Michael Larsen May 02, 2013 at 02:19 AM
I promise to buy one and ride everyday as soon as those bike lanes are in, Timmy.
Jimmy Iaei May 02, 2013 at 01:26 PM
S. Martinez ...you assume everyone wants to ride bikes and has the time. York Bl is a classic example of the many suffering for the wants of a few. The huge increase in traffic congestion for a bike lane that nobody uses is a classic example of your Mario Cuomo type thinking. This utopian future of everyone biking and the end of the car is actually a step backwards. Do you want us to be like China and Vietnam? Bike lanes aren't going to make things any safer. Bonehead drivers and oblivious bikers will still ride as if they are the only ones on the road. The needs of the many outweigh the needs of the few doesn't hold here. The special interests of the ERNC to maintain their elitist views over the residents is part of today's pandering of politicians to their donors. Anti-development, pro bike lanes, it's all part of the same I think I know whats better for you mentality you exhibit.
TruthTeller90041 May 02, 2013 at 02:52 PM
I heard that York is booming and that commercial rents have gone straight up since the bike lanes were put in. I also heard that in HP, homes close to York command a 20% premium over those that aren't. I heard maybe Jimmy doen't know this.
Jeff Jacobberger May 02, 2013 at 08:35 PM
Under the ADA, we design every new building to be accessible by the mobility impaired, although only about 1% of Americans use wheelchairs, scooters and/or walkers. We could squeeze an extra stall or urinal in most bathrooms if it wasn't for all that extra space we had to devote to handicap stalls. Sometimes, after I've had a Super Big Gulp, I can barely wait for an empty urinal or stall. I am sometimes inconvenienced by ADA requirements. I don't use a wheelchair, but I think it is a wonderful thing that our buildings are designed for everyone, even though I am sometimes inconvenienced. After all, it turns out that ADA requirements provide benefits to a lot of other folks, including parents pushing strollers, business people and students with roller bags/briefcases, etc. In the same way, I think our streets should be designed for everyone, not just for the majority of people who are drivers.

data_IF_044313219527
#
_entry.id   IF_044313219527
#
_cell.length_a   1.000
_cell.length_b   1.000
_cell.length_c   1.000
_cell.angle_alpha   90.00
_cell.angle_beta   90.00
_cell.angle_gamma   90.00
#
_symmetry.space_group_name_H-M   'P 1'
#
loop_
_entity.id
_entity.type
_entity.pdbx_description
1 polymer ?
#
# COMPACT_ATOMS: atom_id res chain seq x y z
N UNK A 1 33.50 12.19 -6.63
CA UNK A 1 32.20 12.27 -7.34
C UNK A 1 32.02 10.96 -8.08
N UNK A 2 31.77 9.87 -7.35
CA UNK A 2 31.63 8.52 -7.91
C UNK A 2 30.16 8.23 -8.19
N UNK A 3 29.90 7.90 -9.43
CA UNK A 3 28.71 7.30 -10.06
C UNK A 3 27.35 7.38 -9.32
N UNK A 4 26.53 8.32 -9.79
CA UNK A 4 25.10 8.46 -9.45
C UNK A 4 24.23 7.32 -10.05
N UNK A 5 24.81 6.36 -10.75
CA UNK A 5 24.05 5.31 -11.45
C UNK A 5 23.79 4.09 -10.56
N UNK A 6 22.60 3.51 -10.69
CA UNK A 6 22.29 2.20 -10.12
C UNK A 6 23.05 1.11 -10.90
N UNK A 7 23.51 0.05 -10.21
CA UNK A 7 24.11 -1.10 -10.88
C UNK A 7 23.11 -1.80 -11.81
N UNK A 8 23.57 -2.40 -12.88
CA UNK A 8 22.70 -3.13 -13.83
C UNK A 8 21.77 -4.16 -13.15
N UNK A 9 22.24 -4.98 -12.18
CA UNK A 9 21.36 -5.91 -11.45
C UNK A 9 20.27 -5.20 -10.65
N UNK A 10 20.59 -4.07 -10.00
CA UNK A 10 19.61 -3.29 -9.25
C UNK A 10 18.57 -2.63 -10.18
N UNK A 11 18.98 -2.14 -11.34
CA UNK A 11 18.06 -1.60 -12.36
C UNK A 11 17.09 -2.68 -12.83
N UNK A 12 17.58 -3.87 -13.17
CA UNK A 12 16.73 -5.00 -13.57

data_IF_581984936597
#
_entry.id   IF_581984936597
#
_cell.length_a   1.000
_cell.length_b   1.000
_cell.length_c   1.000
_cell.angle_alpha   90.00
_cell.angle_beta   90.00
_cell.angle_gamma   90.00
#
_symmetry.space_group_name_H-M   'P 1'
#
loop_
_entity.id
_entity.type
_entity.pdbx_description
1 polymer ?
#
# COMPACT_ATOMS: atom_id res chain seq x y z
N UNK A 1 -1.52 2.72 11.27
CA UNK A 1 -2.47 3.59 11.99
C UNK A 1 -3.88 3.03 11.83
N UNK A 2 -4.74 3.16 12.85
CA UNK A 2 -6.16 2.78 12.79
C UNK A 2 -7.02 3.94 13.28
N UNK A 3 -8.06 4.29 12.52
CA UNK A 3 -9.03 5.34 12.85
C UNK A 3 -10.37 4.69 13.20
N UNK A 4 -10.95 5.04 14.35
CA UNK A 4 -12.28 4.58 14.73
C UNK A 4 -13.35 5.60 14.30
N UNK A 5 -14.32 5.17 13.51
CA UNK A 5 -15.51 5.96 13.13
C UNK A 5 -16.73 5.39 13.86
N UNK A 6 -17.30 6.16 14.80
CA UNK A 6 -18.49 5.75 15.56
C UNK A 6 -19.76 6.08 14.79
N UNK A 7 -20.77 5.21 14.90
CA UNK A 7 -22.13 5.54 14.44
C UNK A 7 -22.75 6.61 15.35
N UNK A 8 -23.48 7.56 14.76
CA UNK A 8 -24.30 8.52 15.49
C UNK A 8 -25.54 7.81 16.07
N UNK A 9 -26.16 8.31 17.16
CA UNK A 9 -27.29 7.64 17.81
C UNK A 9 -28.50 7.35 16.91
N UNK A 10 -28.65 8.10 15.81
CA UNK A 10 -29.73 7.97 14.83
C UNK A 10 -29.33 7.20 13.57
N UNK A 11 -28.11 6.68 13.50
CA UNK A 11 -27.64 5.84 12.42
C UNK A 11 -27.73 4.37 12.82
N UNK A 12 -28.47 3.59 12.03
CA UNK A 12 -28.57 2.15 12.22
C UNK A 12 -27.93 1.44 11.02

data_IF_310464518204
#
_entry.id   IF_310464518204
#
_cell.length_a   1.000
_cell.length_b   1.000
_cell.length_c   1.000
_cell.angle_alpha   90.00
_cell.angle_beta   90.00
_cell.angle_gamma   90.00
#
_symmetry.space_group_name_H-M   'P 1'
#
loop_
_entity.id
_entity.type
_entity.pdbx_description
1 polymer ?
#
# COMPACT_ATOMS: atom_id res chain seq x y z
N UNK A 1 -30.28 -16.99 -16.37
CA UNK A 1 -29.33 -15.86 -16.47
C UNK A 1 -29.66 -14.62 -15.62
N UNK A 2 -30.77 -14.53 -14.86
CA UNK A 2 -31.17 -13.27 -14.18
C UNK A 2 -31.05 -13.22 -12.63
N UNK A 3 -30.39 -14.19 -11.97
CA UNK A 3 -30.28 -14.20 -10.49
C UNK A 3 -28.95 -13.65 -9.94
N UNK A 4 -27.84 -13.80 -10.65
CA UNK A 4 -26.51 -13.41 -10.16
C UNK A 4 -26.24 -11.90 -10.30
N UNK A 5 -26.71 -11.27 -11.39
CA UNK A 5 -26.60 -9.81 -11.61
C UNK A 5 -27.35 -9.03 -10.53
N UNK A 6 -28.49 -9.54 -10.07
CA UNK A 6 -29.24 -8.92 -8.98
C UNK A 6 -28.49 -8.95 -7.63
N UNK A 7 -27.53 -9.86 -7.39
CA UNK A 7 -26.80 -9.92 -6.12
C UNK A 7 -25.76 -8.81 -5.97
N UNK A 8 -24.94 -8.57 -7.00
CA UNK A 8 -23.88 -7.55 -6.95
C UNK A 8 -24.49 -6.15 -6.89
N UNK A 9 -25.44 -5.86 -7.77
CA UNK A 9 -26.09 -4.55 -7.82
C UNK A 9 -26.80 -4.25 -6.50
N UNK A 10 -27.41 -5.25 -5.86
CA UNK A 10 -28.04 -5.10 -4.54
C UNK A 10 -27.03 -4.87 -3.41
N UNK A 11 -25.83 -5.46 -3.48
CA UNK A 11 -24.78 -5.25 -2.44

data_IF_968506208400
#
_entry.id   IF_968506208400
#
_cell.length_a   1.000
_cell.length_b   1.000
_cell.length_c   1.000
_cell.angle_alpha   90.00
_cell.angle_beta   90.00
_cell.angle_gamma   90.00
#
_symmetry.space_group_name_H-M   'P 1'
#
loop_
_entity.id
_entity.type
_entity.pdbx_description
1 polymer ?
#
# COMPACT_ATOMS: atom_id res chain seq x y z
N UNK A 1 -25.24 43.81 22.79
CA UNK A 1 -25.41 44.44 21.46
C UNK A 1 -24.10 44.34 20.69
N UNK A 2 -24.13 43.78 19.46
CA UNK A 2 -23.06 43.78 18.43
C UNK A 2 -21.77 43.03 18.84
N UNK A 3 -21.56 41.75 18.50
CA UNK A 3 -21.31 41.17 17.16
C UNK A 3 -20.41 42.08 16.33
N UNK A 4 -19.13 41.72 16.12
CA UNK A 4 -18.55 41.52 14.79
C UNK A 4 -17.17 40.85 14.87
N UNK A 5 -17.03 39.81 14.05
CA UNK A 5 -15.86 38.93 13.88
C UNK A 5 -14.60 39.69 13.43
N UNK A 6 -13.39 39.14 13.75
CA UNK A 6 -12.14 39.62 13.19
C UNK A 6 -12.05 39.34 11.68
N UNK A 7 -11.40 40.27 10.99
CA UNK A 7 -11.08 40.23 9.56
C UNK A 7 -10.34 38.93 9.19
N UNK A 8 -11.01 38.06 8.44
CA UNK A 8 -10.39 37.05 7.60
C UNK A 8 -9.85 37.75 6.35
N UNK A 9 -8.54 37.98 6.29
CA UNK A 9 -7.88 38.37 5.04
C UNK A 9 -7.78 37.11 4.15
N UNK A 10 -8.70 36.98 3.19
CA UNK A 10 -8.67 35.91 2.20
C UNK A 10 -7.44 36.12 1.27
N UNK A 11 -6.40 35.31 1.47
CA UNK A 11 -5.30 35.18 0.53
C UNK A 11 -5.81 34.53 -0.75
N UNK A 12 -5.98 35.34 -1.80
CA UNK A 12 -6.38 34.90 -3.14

Marcus May 03, 2013 at 12:28 AM
I agree with Jeff Jacobberger. He has the right idea. Our communities––over time–– have become enlightened and we've opened our hearts and minds to accommodate disadvantaged peoples. They maybe disabled, they may just be couples trying to push strollers across a street, or an old person struggling to see, or hear at a road crossing, or they just might be a cyclist who wants to cycle more safely around their town. Eagle Rock is not just for car drivers. Measures such as wheelchair/stroller friendly sidewalks, crossings, and Bike lanes will encourage more inclusiveness, even if they might only attract a smaller group than drivers. Can't wait to start cycling more regularly on our streets again. Why should I be deemed a second class citizen and expected the ride the back streets, while the rich folk in their fancy cars are allowed the main street. Feels like the 50s in a southern state when I hear that talk.
Jimmy Iaei May 03, 2013 at 12:46 AM